Studio costume designers used to dress celebrities for red carpets, but by the 1970s costume departments had shrunk and actresses had to dress themselves. It turns out that actresses are pretty bad at that. Stylists were invented more out of necessity than vanity, and direct relationships to couture and ready-to-wear designers became a crucial currency for those who made dresses and the women they wanted to wear them. Former society columnist turned Armani publicist Wanda McDaniel claimed that Armani became the first fashion house to open a West Coast office when it opened a 13,000-square-foot boutique in Beverly Hills. The proximity to fame became as good as fame itself. Armani fashioned itself as not just the clothier of choice for celebrities but as their savior. Sean Connery once lost his luggage while on his way to Italy, and the Rome store stayed open late to outfit him in a whole new wardrobe. Jodie Foster has recalled that her pre-Armani red carpet days almost always end up on some worst-dressed slideshow.
Armani understood that movies are advertisements, in their own way—they sell a vision of life, which is almost always better than a vision of reality—and that movie stars are always representatives of that fantasy, whether they’re on the screen or off the clock. John Travolta was already a fan of Armani when he was cast in Gigolo, and he chose forty Armani outfits to wear throughout the film. Though he was replaced by Gere, he became a loyal Armani client to this day, and the wardrobe remained in the film.
Understanding the impact of Gigolo on Armani’s public perception is complicated, so for simplicity’s sake let’s look at the numbers. In 1975, its first year of business, Giorgio Armani S.p.A. did $14,000 in sales; the following year it brought in $90,000. By 1981, the year after Gigolo was released in theaters, company sales were $135 million. Even taking into account the standard rate of growth for a successful line of clothing, this is an unprecedented commercial expansion. A rumor persisting to this day is that, because of Gigolo’s impact on Armani’s sales, Gere never has to pay for a single item of Armani clothing. He can walk into any Armani store, anywhere, and walk out with whatever he wants. Is this true? That’s not really the point of the story.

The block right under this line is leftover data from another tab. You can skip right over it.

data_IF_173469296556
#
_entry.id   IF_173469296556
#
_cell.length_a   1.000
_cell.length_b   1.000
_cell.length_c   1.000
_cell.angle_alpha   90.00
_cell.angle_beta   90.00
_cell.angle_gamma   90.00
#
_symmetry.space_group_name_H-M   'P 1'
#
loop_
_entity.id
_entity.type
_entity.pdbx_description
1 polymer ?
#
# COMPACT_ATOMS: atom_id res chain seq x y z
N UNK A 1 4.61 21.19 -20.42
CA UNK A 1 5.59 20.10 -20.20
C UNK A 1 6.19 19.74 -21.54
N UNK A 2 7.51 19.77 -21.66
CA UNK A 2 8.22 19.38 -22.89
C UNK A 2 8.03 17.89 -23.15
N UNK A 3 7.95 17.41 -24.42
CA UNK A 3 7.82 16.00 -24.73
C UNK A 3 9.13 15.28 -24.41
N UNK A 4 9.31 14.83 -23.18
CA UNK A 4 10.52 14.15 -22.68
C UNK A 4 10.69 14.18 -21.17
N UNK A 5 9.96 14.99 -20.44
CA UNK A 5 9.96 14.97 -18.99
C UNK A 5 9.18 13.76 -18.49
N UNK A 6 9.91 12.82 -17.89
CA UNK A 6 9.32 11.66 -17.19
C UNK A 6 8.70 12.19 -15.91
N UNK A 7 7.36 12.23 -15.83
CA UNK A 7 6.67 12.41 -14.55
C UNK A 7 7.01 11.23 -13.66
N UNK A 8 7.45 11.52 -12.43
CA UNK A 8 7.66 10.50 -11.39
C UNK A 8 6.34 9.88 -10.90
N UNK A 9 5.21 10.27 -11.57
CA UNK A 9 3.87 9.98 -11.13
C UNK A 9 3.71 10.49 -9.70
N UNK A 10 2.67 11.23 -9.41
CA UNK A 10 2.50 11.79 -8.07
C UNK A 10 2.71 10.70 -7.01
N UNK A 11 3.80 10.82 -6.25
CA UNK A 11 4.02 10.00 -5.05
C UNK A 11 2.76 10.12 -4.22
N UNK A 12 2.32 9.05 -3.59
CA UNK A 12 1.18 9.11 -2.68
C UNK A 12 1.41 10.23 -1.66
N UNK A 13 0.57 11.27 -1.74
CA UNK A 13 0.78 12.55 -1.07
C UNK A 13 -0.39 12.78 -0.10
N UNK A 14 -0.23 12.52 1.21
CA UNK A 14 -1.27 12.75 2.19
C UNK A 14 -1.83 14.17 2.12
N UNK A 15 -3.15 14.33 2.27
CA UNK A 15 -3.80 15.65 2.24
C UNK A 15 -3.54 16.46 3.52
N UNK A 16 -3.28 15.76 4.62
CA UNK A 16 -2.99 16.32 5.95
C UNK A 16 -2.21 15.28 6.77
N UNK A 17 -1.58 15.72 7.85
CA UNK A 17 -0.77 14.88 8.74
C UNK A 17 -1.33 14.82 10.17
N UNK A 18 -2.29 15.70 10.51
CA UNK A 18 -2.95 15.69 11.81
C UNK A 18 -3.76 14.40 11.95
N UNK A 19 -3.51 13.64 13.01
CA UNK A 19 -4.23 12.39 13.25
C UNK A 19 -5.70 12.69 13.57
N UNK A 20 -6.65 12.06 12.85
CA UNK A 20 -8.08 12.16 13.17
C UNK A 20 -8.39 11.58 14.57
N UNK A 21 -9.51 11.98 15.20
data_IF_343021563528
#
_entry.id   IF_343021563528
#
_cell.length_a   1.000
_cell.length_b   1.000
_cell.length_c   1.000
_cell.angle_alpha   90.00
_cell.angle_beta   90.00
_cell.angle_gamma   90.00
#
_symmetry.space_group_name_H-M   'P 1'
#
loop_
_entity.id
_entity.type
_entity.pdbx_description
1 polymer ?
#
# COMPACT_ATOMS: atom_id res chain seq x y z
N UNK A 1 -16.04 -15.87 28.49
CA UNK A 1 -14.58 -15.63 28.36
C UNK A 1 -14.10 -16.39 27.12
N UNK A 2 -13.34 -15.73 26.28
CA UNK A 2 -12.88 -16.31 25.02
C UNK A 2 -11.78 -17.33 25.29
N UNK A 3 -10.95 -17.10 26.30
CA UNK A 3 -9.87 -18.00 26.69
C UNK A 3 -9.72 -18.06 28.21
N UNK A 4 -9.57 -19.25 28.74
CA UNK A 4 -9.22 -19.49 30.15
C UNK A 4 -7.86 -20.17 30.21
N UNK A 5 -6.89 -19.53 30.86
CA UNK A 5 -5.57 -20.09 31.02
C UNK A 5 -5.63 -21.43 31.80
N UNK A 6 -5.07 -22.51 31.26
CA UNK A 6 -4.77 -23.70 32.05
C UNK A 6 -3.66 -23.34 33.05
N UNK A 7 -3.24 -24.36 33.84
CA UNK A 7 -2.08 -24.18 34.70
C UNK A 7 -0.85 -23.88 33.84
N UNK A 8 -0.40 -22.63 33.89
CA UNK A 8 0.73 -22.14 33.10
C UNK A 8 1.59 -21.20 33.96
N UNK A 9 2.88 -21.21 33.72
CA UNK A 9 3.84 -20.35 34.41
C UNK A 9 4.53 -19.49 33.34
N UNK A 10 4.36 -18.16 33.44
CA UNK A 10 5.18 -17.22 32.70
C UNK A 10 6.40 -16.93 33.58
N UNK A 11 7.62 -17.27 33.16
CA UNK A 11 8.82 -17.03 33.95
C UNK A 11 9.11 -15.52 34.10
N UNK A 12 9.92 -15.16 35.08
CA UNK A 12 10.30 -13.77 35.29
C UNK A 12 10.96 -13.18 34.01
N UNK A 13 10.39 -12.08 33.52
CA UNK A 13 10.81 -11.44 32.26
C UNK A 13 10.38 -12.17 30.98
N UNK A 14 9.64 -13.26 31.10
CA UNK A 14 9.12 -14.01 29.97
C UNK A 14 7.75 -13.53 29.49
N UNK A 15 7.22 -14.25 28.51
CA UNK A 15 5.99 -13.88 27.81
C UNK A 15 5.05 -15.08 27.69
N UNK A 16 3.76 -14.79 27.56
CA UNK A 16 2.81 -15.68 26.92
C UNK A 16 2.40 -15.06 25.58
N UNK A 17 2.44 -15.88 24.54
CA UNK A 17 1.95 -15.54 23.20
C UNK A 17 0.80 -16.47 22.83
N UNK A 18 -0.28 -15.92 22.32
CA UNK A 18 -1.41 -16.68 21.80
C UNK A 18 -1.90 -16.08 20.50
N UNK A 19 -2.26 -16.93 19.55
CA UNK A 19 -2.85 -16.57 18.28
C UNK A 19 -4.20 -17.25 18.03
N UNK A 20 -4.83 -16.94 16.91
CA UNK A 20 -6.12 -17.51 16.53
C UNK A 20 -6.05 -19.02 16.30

For the 2000 Vanity Fair article, Gere remembered trying on the all-Armani wardrobe, saying it was “quite stylized, big shoulders and thin waists, thin lapels,” with a single point of reference for the neutral palette: “It was like looking at an old carpet where the natural colors blend and even bleed, as opposed to some of those new carpets made of plastic fibers where the colors are monolithic.” Such depth given to the ordinary is a metaphor for all of Armani’s collections, and the designer’s presence is felt in everything Gere’s character does. One iconic scene shows Julian finishing a line of coke and trying to pick out an outfit for a job, flipping through blazers hanging in the closet and pulling out drawers full of coordinating ties and shirts. When Alice Rawsthorn wrote about the scene for T Magazine, she pointed out that “Gere was perfectly cast for the narcissism of the moment—after disco but before AIDS, when gym culture was taking off and even straight men were losing their hang-ups about being seen to look good…It was a priceless advertisement.”